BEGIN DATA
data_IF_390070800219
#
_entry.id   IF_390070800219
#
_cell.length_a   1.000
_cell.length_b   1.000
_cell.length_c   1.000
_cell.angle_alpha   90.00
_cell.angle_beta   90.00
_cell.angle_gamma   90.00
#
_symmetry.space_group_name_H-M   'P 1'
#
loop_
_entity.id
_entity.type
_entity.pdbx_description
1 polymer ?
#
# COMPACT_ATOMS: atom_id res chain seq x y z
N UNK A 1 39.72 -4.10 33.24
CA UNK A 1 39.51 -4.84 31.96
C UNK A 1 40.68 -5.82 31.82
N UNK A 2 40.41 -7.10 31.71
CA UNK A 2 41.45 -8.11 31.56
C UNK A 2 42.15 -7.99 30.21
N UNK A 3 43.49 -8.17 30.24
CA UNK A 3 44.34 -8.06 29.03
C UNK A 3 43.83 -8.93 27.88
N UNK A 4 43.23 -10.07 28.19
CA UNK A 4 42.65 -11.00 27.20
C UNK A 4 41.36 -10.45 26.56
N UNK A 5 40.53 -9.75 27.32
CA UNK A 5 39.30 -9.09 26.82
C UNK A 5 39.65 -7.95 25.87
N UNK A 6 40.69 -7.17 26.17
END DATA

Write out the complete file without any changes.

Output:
data_IF_390070800219
#
_entry.id   IF_390070800219
#
_cell.length_a   1.000
_cell.length_b   1.000
_cell.length_c   1.000
_cell.angle_alpha   90.00
_cell.angle_beta   90.00
_cell.angle_gamma   90.00
#
_symmetry.space_group_name_H-M   'P 1'
#
loop_
_entity.id
_entity.type
_entity.pdbx_description
1 polymer ?
#
# COMPACT_ATOMS: atom_id res chain seq x y z
N UNK A 1 39.72 -4.10 33.24
CA UNK A 1 39.51 -4.84 31.96
C UNK A 1 40.68 -5.82 31.82
N UNK A 2 40.41 -7.10 31.71
CA UNK A 2 41.45 -8.11 31.56
C UNK A 2 42.15 -7.99 30.21
N UNK A 3 43.49 -8.17 30.24
CA UNK A 3 44.34 -8.06 29.03
C UNK A 3 43.83 -8.93 27.88
N UNK A 4 43.23 -10.07 28.19
CA UNK A 4 42.65 -11.00 27.20
C UNK A 4 41.36 -10.45 26.56
N UNK A 5 40.53 -9.75 27.32
CA UNK A 5 39.30 -9.09 26.82
C UNK A 5 39.65 -7.95 25.87
N UNK A 6 40.69 -7.17 26.17